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ERAU Students Research Possible New Planets & Ages Of Stars With NASA Grant

By on February 4, 2018 in WNDB News

Daytona Beach, FL – Thanks to grants from NASA and the Florida Space Grant Consortium, Embry-Riddle Aeronautical University students at the Daytona Beach Campus are able to research new planets and the ages of stars.

Students Patrice Majewski and Alexander Stone-Martinez, who have been interested in space since they were young, are currently studying binary stars. Through their research, both hope to discover new planets and the ages of stars. With guidance from Dr. Terry Oswalt, Chair of the Department of Physical Sciences, and Dr. Tomomi Otani, Visiting Instructor of Physical Sciences, both Majewski and Stone-Martinez are able to see stars digitally and in real-time using the Southeastern Association for Research in Astronomy’s (SARA) telescopes in Chile, Arizona and the Canary Islands.

During their research, the students will also utilize the 1-meter Ritchey-Chretien reflecting telescope, which is the largest University research telescope in the state. The students are currently analyzing data from NASA’s Kepler Mission. The mission collected data from over 100,000 sun-like stars using a space-based telescope.

The grant from the Consortium gave Embry-Riddle 800 binary stars, or stars that orbit each other, to research and study. Embry-Riddle is the administrative institution for the Consortium, which is made up of 14 universities in total.

Preliminary findings from Majewski and Stone-Martinez and other Embry-Riddle students were presented at a recent American Astronomical Society meeting. Majewski is finalizing her research on 10 binary stars that may be eclipsing. Two of the stars seem to have a third object orbiting around them. She studies the time differences of the eclipses (one is slightly earlier and the other is slightly later) to see if there is a third object.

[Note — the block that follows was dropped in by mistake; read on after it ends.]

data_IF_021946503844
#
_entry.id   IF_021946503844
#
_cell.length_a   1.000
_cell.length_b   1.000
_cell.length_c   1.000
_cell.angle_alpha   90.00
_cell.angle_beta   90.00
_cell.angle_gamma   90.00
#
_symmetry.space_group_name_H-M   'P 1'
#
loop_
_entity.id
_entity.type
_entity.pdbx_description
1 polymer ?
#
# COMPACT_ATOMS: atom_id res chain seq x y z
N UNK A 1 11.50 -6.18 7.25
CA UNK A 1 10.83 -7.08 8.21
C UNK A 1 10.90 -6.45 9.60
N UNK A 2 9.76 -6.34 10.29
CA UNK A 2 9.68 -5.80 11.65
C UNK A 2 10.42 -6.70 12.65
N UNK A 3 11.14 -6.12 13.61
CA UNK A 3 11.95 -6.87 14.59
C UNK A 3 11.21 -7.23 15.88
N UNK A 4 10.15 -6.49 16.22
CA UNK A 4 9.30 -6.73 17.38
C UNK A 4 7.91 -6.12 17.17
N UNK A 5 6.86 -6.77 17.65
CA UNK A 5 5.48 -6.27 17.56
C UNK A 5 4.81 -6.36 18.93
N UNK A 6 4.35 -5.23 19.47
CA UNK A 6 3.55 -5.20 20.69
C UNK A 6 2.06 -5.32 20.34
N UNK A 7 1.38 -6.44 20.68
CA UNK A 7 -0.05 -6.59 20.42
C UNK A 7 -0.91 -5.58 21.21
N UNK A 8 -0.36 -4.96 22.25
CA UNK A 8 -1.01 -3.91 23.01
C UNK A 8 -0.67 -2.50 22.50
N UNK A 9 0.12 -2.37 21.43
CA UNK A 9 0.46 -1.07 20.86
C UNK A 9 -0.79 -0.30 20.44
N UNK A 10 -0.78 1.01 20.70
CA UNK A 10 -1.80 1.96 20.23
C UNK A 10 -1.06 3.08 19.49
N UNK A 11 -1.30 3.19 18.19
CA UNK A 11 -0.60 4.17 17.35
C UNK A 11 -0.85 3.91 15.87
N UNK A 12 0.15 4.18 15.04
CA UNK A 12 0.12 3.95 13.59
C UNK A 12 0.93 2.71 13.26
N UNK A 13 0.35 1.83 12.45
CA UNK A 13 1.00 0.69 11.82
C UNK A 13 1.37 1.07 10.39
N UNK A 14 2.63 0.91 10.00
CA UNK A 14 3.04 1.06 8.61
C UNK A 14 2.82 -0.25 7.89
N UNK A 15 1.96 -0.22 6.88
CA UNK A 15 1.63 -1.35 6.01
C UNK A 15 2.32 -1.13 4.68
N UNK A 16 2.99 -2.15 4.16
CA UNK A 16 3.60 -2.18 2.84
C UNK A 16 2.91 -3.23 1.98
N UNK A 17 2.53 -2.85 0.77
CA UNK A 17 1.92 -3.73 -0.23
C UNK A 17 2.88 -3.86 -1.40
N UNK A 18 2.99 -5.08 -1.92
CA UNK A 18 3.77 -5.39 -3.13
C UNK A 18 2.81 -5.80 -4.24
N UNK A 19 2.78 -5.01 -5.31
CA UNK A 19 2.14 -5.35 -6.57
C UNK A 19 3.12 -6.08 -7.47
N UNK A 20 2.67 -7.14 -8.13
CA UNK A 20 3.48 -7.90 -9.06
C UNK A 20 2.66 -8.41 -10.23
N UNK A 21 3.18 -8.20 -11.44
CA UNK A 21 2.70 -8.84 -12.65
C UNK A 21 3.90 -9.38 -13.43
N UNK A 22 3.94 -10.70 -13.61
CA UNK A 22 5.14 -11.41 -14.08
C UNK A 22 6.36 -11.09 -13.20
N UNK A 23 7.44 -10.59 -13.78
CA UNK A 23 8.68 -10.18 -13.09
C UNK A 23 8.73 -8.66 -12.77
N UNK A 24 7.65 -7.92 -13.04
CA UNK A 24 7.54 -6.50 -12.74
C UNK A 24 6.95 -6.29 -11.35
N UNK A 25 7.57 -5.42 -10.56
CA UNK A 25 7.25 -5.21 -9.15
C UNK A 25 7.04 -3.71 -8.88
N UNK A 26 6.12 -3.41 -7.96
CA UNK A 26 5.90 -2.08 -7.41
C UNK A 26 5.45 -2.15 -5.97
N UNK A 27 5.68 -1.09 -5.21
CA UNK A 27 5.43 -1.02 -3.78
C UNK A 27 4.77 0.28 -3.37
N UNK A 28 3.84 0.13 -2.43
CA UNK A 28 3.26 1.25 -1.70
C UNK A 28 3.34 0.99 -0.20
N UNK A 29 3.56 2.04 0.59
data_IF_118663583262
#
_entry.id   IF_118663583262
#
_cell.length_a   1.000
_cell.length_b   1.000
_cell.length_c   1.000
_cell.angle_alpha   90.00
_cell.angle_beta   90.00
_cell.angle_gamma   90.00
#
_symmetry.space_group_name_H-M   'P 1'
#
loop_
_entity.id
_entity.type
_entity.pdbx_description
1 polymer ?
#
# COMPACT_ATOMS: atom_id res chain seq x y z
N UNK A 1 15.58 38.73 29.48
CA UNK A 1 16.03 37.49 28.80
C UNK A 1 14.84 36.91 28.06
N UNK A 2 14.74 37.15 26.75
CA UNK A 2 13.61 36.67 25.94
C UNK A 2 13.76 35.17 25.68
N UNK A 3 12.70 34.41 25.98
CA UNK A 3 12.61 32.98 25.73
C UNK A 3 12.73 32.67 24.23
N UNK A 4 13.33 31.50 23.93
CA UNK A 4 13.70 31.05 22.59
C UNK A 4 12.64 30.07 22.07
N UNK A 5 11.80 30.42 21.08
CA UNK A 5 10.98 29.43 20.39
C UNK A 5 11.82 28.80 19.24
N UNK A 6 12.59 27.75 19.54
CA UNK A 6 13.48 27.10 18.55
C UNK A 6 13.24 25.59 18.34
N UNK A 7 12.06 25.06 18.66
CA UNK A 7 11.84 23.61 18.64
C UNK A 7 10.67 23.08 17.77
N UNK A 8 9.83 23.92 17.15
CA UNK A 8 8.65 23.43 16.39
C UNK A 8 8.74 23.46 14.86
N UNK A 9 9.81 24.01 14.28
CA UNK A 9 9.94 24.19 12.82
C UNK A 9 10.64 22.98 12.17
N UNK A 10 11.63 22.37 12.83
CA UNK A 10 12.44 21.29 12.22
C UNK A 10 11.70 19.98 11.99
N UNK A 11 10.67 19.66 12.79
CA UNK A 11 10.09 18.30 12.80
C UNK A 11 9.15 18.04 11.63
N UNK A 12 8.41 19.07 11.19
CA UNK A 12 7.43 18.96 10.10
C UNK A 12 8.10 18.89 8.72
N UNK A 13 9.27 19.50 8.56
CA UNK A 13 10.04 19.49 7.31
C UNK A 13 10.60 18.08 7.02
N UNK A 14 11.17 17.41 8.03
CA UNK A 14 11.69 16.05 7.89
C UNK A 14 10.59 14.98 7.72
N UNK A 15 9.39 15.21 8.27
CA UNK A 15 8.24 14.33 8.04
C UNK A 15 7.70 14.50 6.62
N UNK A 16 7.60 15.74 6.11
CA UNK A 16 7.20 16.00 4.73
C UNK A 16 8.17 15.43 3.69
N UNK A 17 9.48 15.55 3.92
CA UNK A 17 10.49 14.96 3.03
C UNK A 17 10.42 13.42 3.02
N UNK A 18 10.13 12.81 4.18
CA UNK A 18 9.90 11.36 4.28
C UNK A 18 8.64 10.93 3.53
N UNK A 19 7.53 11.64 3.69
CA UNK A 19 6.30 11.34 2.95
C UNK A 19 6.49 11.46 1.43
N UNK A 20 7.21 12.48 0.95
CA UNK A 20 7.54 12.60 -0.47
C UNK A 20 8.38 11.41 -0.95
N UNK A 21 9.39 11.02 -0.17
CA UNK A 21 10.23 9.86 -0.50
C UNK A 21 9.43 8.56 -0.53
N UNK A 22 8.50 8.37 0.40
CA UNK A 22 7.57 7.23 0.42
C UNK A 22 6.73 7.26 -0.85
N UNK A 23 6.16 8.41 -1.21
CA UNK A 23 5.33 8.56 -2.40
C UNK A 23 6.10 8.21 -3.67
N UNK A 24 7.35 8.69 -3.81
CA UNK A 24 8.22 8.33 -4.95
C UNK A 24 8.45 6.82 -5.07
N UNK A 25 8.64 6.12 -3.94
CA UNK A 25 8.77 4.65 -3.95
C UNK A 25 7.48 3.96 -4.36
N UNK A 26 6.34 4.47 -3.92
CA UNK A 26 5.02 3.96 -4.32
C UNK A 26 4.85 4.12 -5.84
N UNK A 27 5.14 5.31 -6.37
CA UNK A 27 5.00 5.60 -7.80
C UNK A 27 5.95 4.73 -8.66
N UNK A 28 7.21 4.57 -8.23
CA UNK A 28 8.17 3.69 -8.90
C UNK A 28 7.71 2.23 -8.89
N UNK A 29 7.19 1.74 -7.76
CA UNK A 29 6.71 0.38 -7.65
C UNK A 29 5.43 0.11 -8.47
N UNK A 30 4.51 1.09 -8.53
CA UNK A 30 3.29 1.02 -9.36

“That suggests something is orbiting those two stars and causing a gravitational pull that causes a delay or advance in the timing of the eclipse,” said Majewski. “If they were eclipsing each other and nothing was orbiting them, they would eclipse on a regularly scheduled time.

“There is a fair chance that one of the pairs Patrice is studying has a planet revolving around it, and if so it will be one of those rare `Tatooine-like’ planets where you could see two suns in the sky if you were on it because of how they eclipse,” said Dr. Oswalt. “We haven’t quite yet ruled out the possibility it is just a very dim star, though there is definitely something there and Patrice is working hard to identify it.”

“Through time variation of the eclipses, we are able to know not only the existence of a planet or a low mass star, but also the orbital information of it (i.e. if the orbit is circular or ellipse, the distance between the planet to the binary stars, etc.),” said Dr. Otani. “We can also use this method to search planets to many other eclipsing stars, so we want to find more `Tatooine-type’ planets with many interesting features.

Majewski spent four and a half years in the Air Force before beginning her studies at Embry-Riddle. Now a junior in Space Physics, Majewski hopes to finish her research this spring. She hopes to have a job as a research assistant or program management or pursue a master’s degree.

Stone-Martinez is an Astronomy and Astrophysics junior researching the ages of stars and the Gyrochronology method. Stone-Martinez is currently studying data from 290 binary stars. He has been able to age 20 pairs of stars that range from 250 million years old to 4.5 billion years old. His research will also be finalized in the spring.

“It’s fascinating to learn the ages of the stars. This project is hopefully a gateway to conduct more research in other areas as well,” said Stone-Martinez.

According to researchers, identifying the ages of stars is difficult. Many look to how active a star is to determine its age. Stars rotate and magnetic fields reveal spots and flares. The faster a star rotates, the more active it is and, therefore, the younger it is.

“We can determine their velocity, temperature, luminosity, mass and composition with the tools we have on the backend of our telescope, but the age is sort of a hidden quantity,” said Dr. Oswalt.

“When we know the precise ages for many stars in our galaxy, we will be able to understand more about the Milky Way’s formation history,” said Dr. Otani.

Photo courtesy of ERAU.

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